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What does the behaviour of P and S waves tell geologists about the structure of the Earth's interior?

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What does the behaviour of P and S waves tell geologists about the structure of the Earth’s interior?

Vibrations are produced in the Earth’s crust when rocks in which elastic strain has been building up suddenly rupture, and then rebound. The vibrations can vary from barely noticeable to catastrophically destructive. Earthquakes can release energy thousands of times greater than the world’s first atom bomb.

Six types of shock waves are generated in the process. Two are classified as body waves-that is, they travel through the Earth’s interior-and the other four are surface waves. The waves are further differentiated by the kinds of motions they impart to rock particles. Primary or compressional waves (P waves) send particles oscillating back and forth in the same direction as the waves are travelling, whereas secondary or transverse shear waves (S waves) impart vibrations perpendicular to their direction of travel. P waves always travel at higher velocities than S waves, so whenever an earthquake occurs, P waves are the first to arrive and be recorded at geophysical research stations throughout the world.

An earthquake will occur when rocks, (usually at plate boundaries) are put under immense strain or pressure. This pressure will eventually fracture the rock, similar to when bending a brittle object such as a wafer, or a ruler.

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When a quake hits an urban area, other risks stem from the quake itself. Fires start, but cannot be put out because the water mains are fractured. Landslides can also be a major hazard after a quake; they are unexpected and simply drown people in thick mud, similar to the effect of an avalanche. In some instances these may cause more destruction than the quake itself.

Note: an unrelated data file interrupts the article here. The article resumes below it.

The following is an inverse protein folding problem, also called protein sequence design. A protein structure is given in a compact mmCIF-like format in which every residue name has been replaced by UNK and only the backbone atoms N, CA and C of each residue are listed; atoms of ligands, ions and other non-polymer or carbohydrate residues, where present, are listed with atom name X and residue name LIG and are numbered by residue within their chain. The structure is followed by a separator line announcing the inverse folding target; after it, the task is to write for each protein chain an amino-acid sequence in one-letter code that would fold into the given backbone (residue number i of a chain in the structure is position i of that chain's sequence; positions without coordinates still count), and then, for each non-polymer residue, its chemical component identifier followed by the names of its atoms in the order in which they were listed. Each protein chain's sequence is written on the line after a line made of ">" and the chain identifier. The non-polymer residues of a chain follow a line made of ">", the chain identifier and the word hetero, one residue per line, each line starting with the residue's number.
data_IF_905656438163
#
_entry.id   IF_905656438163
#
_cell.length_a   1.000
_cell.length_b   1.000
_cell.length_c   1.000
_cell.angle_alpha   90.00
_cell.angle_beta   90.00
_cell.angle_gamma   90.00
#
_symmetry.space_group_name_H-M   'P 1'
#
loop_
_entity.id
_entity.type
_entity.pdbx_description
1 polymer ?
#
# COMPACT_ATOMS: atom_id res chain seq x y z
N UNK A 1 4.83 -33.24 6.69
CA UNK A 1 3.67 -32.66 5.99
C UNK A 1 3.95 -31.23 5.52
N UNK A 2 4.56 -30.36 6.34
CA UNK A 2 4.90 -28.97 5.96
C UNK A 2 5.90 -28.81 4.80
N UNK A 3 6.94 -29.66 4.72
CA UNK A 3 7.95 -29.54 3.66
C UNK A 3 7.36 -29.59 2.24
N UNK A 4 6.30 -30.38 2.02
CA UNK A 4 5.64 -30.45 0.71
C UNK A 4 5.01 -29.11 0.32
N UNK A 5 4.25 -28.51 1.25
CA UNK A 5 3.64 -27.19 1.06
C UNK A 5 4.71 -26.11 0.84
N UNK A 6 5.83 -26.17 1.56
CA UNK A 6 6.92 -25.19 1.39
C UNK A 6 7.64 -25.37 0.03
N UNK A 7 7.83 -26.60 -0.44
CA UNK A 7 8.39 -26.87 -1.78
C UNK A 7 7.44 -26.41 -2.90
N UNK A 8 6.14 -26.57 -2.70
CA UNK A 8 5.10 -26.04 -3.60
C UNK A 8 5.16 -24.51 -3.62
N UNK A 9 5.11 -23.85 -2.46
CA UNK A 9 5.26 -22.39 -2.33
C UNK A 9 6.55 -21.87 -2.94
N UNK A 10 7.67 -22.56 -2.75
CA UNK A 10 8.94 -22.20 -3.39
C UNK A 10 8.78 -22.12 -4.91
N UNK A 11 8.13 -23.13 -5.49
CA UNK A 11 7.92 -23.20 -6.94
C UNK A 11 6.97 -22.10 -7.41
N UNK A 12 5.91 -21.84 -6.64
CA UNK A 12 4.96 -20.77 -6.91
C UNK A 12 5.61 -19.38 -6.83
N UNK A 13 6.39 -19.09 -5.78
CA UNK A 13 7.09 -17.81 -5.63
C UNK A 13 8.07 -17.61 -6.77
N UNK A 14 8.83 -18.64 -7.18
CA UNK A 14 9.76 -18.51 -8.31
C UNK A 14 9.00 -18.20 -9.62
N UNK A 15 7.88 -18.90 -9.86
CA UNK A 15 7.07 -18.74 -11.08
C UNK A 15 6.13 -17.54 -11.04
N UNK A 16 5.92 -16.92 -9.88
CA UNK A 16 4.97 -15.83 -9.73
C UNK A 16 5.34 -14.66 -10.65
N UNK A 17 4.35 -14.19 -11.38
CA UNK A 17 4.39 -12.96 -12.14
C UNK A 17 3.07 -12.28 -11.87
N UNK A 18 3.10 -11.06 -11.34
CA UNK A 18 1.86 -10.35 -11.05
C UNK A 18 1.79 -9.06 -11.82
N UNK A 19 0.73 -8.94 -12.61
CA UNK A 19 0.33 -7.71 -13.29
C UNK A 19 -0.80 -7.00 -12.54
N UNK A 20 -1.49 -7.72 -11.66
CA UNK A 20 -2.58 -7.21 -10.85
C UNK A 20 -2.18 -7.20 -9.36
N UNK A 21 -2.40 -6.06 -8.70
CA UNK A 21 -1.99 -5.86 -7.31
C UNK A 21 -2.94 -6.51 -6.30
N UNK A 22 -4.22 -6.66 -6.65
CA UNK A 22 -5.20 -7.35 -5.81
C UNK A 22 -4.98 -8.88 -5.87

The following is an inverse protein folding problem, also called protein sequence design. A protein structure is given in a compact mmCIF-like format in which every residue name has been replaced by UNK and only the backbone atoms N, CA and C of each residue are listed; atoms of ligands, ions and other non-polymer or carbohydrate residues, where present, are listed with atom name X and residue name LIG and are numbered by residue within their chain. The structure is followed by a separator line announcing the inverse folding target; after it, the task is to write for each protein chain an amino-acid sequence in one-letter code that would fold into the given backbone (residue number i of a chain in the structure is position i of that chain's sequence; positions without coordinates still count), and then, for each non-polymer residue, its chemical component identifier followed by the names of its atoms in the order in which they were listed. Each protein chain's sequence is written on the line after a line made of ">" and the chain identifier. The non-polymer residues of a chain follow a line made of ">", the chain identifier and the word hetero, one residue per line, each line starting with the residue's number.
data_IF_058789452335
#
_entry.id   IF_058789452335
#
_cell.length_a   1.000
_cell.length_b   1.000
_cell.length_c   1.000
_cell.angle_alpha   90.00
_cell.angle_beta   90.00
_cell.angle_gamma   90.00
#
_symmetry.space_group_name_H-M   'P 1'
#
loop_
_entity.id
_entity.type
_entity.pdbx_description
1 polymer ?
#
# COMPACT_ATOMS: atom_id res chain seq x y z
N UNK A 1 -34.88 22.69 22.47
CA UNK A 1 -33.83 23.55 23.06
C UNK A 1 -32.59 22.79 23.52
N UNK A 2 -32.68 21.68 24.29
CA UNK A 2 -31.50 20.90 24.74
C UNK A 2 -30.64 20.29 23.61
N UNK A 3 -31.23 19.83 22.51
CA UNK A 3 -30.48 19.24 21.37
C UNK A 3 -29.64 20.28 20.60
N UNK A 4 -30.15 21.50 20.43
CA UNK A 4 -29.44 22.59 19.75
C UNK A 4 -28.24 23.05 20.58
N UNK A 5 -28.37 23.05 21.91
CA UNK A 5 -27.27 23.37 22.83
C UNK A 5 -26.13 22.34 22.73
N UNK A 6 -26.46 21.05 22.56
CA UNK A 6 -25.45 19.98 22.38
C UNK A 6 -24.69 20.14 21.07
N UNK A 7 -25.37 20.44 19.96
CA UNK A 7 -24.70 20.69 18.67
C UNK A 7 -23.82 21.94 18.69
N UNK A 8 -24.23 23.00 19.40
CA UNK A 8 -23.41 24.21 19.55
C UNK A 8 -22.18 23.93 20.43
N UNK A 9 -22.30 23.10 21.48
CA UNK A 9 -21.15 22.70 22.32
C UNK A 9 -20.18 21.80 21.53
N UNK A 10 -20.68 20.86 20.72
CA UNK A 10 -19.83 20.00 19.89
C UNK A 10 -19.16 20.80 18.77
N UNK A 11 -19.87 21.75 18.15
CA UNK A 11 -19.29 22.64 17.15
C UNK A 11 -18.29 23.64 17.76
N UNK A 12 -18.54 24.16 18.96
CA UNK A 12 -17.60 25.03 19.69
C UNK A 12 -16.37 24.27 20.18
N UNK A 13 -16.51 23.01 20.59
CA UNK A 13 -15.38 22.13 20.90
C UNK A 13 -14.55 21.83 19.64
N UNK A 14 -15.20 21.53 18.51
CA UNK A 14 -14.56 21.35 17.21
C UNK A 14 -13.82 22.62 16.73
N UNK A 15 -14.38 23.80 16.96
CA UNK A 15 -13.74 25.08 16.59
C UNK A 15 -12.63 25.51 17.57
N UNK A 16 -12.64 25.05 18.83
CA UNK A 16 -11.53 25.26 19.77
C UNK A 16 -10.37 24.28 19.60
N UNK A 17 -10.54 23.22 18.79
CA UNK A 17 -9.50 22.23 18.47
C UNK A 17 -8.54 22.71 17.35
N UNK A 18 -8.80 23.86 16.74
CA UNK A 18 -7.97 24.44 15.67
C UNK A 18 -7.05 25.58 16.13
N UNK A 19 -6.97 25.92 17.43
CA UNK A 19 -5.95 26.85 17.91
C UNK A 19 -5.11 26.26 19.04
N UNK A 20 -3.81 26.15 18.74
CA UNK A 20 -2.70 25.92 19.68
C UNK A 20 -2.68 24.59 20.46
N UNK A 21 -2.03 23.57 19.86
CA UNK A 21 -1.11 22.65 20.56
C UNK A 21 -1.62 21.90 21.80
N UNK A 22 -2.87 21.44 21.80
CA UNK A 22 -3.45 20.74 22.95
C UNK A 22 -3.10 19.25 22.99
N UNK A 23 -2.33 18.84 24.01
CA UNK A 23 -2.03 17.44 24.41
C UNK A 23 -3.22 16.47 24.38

If a quake occurs at a plate margin under the ocean, the huge gap that is formed fills with water very rapidly, this causes huge waves to form, these can devastate coastal areas- they are known as tsunamis, meaning tidal wave.

There is little to tell geologists about the structure of the Earth, meteorites that come from the asteroid belts in space, formed at the same time as the Earth, during the ‘big bang’. They are useful because they tell us the exact age of Earth. Ocean trenches have also been extensively surveyed, primarily by the Americans. They can reach up to depths of 11-12 KM into the Earth’s crust. But when put into proportion of the crust being up to 40 KM deep in places, this seems a relatively small distance.

Geologists have calculated that the density of the Earth’s crust is 5.

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 waves are recorded, but their energy is very small.

 At locations over 103º no S waves are recorded, this indicates that the outer core could be liquid, as S waves cannot travel through liquids. An increase is recorded in P wave velocity at the boundary between the outer and inner core discontinuity.

See diagram 2-Shadow zones on the Earth’s surface (p263)

One problem that does exist is that as P waves travel from the crust into the mantle, they speed up. The density of the crust is 2.7-4.0g/cm³, and the density of the mantle is 2,3g/cm³. This is a problem because P wave velocity should decrease as the density decreases. The answer is that the mantle must consist of more incompressible material.

To conclude-What does the behaviour of P and S waves tell us about the interior of the Earth?

S waves- Behave identically to P waves in the crust and mantle. Both waves decrease in velocity at the boundary between the crust and low velocity zone, despite their being an increase in density in the rocks. We can also say that the outer core must be a liquid because the S waves cannot travel through it, indicating low rigidity levels.

P waves- A low velocity in the outer core indicates that the rocks are less incompressible, therefore are liquid. The increase in velocity at the outer core/inner core boundary indicates that the inner core is solid, and not a liquid.

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